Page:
Black and white seemed much easier to SEE in when I used to photograph with film.
Why? Because you knew it was just that simple. Black. White. There was no option for using the color version, no editing to create the color version (not without a crapload of work, anyway).
What to look for when creating black and white images
There are some very basic things to be aware of when you are creating images to convert to black and white (or if you still use black and white film).
The colors can be distractions in an image. If you’re creating a photo that is about the texture of a scene, colors will take away from that most of the time. By removing the color and creating in black and white, you are much more aware of the textures and details in that shot.
When you approach a subject or a scene pay attention to what shapes you see. Are there big spaces of something round or large triangular shapes? By removing color from the area (use your imagination) you’ll see that there are usually big shapes either created by the objects themselves or by the light and shadows in that space.
See shadows (and light)
Speaking of the light and shadows, there are not likely any other elements that are as important as these two are when creating these images. Look to see which direction the light is coming from, how it covers an object, what the light does to that object and then what shadows are cast by that object.
See the contrast in black and white
Check out the levels of contrast where you are photographing. Are they harsh and fine-edged light vs. dark? Or, are they smooth transitions with many levels of white to gray to black?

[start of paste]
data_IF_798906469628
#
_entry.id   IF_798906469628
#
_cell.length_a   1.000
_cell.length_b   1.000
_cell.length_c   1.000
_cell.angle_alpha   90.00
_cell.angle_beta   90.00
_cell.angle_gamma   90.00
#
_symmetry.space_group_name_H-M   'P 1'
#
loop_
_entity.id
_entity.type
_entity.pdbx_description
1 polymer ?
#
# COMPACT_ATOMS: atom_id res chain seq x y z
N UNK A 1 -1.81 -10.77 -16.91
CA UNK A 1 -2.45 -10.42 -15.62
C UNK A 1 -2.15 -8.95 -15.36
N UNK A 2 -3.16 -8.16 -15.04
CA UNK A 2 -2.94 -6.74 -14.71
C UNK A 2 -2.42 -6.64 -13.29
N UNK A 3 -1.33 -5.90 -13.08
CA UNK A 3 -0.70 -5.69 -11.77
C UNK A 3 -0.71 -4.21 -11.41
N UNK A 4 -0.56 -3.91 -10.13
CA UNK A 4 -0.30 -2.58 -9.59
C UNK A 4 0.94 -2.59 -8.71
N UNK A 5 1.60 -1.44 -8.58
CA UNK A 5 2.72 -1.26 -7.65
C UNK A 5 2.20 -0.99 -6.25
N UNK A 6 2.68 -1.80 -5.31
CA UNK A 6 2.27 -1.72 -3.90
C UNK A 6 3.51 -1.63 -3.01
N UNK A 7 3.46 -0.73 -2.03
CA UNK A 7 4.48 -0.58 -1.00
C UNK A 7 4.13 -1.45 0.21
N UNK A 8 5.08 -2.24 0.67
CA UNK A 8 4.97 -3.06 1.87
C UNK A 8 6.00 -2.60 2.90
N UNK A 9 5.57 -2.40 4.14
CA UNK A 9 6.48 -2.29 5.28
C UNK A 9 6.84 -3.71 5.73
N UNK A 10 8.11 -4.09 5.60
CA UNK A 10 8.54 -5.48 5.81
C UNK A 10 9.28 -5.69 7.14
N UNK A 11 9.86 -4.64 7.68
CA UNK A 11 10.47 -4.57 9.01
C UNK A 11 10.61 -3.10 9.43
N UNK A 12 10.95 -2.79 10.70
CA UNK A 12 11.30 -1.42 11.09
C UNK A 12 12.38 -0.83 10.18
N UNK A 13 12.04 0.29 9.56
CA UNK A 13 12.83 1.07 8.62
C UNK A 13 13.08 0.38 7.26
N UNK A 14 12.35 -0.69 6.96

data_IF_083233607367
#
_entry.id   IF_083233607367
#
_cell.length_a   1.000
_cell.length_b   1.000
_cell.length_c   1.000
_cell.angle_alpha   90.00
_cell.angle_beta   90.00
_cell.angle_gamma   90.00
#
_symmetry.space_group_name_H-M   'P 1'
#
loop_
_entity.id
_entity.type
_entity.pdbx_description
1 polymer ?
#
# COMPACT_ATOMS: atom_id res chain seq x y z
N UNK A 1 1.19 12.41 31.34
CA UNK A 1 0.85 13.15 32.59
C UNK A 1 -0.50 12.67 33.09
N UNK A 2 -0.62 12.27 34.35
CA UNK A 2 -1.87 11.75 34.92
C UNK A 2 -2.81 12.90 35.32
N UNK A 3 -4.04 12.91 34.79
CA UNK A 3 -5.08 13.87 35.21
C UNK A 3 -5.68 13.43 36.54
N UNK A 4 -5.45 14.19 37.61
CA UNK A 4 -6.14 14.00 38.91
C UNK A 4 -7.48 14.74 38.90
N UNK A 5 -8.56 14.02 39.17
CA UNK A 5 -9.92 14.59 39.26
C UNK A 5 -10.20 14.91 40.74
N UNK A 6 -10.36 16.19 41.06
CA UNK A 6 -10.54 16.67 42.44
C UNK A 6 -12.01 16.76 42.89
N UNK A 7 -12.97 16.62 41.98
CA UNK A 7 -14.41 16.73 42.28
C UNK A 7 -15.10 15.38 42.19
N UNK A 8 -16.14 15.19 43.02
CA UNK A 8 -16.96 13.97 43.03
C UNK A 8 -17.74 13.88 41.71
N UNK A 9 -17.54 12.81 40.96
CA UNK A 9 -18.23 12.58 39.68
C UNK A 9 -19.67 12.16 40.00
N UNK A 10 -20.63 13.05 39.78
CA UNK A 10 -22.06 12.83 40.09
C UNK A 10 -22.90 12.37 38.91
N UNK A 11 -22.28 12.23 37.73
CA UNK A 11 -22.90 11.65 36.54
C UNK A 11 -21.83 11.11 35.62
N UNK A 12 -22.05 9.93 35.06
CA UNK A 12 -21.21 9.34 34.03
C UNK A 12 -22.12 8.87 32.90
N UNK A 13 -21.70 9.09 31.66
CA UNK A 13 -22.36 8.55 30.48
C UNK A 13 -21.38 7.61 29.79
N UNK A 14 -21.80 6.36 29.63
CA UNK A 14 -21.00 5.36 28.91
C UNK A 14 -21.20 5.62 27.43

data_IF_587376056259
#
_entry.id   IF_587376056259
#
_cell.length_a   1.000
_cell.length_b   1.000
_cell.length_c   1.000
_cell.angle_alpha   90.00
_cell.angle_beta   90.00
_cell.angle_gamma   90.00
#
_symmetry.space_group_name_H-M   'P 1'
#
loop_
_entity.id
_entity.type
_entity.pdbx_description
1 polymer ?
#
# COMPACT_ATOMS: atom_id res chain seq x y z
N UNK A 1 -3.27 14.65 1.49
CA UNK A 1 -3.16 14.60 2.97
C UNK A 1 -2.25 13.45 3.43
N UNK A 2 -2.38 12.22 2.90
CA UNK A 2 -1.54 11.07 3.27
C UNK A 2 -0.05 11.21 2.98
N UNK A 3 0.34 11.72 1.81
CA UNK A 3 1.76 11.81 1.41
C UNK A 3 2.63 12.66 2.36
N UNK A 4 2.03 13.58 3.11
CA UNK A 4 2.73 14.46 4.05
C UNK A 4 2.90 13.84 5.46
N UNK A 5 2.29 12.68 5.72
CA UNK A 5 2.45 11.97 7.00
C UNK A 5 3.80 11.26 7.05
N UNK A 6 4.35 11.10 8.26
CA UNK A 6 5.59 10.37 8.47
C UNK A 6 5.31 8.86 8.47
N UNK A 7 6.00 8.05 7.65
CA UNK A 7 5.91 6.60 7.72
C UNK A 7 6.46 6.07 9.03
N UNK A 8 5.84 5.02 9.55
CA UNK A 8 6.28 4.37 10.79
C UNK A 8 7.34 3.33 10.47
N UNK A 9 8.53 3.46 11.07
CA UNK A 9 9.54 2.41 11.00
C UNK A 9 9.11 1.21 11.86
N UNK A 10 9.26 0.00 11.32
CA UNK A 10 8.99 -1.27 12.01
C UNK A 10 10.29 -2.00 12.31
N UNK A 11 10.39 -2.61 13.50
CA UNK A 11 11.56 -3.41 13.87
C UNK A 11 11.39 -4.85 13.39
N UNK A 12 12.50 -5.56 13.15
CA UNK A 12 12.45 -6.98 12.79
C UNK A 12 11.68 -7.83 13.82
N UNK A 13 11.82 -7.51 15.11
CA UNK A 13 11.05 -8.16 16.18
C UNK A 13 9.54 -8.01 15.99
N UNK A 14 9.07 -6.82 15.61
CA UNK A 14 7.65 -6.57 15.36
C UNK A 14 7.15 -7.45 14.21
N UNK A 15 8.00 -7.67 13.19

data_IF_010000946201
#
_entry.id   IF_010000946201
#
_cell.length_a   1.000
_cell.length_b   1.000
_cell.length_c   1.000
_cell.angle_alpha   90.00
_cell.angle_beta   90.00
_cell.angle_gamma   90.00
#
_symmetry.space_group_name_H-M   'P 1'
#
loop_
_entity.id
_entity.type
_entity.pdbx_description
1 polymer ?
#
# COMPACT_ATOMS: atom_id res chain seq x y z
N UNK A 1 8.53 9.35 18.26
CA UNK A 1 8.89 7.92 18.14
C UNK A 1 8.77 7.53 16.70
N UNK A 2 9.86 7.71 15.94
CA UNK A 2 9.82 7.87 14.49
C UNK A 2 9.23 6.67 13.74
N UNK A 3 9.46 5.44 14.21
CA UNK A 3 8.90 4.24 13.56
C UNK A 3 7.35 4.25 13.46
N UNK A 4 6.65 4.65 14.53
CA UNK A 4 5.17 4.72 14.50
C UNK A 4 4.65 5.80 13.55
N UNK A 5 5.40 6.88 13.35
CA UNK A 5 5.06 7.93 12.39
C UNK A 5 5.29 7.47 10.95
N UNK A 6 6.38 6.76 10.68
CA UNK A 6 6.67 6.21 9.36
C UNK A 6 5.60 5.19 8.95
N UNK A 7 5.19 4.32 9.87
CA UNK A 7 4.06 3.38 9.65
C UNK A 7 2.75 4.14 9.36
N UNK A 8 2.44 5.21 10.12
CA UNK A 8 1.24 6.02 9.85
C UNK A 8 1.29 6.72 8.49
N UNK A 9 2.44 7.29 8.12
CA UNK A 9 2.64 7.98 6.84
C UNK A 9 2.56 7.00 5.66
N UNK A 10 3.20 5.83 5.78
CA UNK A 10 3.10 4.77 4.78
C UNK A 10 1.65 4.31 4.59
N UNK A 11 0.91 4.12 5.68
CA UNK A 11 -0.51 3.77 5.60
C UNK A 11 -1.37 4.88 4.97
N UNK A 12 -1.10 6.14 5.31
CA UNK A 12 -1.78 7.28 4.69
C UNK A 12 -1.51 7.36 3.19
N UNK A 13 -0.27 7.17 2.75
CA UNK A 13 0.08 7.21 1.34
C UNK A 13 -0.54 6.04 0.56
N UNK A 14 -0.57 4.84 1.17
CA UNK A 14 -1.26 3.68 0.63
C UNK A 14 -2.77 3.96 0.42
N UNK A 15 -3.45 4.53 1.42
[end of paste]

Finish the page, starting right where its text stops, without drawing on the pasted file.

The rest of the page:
The amount of contrast in your image will give the viewer certain feelings when viewing it. Think about how you feel when you see a very contrasty image. It becomes almost graphical. Then on the other side of that when you have soft grays and layers of different shades of light to dark, it’s a much softer feeling and looks.
It can take a while to learn to SEE in black and white. Colors tend to grab our attention and it’s sometimes hard to NOT see them. Keep practicing. Go out with the intention of only creating black and white images. If your camera allows it switch it so you can see the screen as B&W only. If you use RAW settings your images will upload as color, don’t be alarmed. Set your camera to save JPEG & RAW and it will save both versions.
Look for all the elements that make a good image in the first place, then visualize if that particular scene will work without color.
I’d love to see what you create. Share your images in the Photofocus Community. Let’s see those black and white images.